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Intensional fallacy

Terms that can be used as synonyms in their extensional sense are used in ways that associate them with ambiguous intensions.

For example:

The terms “morning star” and “evening star” both refer to the planet Venus.
The morning star can be seen in the morning.
Therefore, the evening star can also be seen in the morning.

Even though the two terms have the same extension (namely, the planet Venus) and therefore can be used as synonyms in many situations, they carry specific secondary meanings (intensions) because of the way they refer to it, thus making the above conclusion contradictory.

Other names


The intensional fallacy belongs to the group of fallacies of ambiguity, but is effectively the opposite of the other ambiguities here, which are all based on a term referring to more than one possible extension. Here, there are multiple terms which refer to the same extension (i.e. they are synonyms), but in ways that imply different intensions, which can lead to invalid statements.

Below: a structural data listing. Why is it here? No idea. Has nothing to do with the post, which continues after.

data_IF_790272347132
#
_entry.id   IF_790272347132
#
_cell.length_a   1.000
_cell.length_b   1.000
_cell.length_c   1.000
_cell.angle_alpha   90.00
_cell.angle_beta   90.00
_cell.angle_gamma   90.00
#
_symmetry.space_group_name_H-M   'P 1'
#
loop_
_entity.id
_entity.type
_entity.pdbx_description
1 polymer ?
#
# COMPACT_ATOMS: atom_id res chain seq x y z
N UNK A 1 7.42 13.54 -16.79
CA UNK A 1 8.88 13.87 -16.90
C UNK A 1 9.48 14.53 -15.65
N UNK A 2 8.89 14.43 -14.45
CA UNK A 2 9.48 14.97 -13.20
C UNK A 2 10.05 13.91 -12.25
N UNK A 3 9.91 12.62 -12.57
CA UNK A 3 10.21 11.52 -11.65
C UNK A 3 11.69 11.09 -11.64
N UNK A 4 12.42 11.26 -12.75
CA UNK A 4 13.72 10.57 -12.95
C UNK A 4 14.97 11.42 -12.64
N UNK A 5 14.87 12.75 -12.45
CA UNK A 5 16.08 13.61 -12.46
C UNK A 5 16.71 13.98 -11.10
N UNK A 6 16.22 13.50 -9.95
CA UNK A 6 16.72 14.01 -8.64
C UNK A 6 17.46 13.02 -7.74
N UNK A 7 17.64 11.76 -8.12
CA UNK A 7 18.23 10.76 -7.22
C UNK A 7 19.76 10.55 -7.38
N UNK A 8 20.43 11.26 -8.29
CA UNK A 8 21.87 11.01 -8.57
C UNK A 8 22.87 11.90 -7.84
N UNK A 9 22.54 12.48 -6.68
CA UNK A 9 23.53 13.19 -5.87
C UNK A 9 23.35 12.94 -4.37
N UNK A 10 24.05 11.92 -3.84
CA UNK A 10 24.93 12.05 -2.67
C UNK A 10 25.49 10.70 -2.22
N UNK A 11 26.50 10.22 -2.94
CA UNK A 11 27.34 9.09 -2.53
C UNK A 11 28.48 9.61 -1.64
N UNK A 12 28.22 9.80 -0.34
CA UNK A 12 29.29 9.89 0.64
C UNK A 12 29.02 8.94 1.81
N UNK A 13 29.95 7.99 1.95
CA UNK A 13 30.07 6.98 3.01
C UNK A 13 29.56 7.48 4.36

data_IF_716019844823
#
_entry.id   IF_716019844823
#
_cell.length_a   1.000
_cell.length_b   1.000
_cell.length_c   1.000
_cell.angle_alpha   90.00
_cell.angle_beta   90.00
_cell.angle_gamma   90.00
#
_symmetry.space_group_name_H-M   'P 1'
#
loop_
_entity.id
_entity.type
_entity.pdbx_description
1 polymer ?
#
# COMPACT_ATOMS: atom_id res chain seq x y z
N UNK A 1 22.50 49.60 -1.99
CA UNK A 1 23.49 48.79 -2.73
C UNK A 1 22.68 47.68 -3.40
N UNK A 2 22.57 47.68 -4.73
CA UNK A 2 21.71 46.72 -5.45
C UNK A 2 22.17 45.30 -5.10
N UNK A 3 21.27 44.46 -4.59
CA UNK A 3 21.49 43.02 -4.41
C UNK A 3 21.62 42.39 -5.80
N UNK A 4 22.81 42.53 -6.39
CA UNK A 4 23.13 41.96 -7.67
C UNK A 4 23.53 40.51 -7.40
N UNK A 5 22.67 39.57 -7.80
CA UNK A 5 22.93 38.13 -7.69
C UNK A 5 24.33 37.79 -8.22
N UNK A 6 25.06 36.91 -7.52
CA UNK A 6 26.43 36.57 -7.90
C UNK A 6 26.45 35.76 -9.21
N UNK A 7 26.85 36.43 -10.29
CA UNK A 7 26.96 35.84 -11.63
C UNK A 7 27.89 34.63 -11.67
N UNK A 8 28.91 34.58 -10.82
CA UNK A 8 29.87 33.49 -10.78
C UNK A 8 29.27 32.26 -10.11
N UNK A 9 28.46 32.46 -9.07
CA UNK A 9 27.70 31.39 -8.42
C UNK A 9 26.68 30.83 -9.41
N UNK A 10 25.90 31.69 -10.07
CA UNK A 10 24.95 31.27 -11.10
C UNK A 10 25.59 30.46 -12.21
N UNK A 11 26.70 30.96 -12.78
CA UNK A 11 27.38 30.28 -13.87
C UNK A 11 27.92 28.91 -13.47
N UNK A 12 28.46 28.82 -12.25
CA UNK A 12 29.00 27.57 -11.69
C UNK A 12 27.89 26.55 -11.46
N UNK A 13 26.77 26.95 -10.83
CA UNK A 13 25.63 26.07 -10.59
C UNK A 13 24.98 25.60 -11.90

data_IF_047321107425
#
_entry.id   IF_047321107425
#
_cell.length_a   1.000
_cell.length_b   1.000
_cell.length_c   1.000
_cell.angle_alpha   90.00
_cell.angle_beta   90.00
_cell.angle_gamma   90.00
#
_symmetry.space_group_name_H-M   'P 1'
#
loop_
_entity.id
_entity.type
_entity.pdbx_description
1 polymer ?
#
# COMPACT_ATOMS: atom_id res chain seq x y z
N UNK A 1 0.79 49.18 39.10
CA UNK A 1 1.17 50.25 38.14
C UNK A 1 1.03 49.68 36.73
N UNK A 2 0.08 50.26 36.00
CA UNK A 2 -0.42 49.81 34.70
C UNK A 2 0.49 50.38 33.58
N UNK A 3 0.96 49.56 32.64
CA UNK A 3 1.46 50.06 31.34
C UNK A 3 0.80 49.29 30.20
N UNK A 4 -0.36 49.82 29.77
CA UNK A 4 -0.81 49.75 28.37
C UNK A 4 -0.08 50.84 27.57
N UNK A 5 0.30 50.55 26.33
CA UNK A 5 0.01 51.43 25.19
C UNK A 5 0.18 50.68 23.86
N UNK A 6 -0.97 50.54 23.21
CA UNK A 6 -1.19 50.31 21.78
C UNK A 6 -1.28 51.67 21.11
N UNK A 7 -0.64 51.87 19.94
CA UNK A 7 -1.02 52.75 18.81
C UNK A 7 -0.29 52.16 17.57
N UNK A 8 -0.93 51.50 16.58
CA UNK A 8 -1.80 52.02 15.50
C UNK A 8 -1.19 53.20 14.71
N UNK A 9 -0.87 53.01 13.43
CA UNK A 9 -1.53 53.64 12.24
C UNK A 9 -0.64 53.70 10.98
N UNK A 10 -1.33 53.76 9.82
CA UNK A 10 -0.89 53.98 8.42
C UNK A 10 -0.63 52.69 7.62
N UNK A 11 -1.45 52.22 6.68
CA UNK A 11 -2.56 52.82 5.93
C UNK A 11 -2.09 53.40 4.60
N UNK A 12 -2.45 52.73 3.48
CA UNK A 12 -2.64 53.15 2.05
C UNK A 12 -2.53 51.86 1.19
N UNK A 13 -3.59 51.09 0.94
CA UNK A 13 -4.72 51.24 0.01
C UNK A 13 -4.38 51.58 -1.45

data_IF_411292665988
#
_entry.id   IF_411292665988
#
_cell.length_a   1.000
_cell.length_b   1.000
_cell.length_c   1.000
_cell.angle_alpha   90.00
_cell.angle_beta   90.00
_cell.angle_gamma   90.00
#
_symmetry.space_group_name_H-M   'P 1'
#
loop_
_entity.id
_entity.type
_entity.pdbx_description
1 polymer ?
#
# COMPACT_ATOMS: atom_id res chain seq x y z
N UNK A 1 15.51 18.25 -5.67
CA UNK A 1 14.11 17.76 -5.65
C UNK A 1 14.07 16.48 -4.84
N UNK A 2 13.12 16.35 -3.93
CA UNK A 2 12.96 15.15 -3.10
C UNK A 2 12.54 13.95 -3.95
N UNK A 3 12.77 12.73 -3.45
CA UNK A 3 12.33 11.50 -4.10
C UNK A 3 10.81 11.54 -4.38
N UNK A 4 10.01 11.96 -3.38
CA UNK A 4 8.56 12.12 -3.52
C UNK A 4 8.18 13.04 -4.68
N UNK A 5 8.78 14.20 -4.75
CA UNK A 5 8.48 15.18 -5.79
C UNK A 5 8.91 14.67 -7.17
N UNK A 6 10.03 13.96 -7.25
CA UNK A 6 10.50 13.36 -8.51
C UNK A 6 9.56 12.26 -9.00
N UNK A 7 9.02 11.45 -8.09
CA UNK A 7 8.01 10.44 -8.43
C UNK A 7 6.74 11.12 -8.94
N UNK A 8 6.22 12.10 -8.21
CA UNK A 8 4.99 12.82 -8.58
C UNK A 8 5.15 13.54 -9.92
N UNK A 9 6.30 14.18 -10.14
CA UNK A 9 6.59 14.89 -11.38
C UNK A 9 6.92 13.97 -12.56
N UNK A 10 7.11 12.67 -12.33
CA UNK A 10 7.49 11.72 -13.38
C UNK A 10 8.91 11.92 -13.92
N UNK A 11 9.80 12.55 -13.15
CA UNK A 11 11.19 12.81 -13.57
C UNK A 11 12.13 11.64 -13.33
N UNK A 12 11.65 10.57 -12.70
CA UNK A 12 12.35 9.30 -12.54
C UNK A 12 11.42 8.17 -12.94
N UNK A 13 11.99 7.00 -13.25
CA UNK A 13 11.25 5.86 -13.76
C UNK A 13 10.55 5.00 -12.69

More examples

Intensions in the concept of God

The Pope believes in God.
The term “God” describes the same entity as “Allah”.
Therefore the the Pope believes in Allah.

Although Christianity, Islam and Judaism, as a consequence of their common history and also according to their self-understanding refer to the same supreme deity, and although “الله” [Allāh ], as well as “יהוה” [Jahwe ] can also be understood as direct translations of the English word “God” (and are also used in such a way, under specific circumstances), the Arabic and Hebrew terms have specific intensions which stand in the way of a conclusion like the above.

See also

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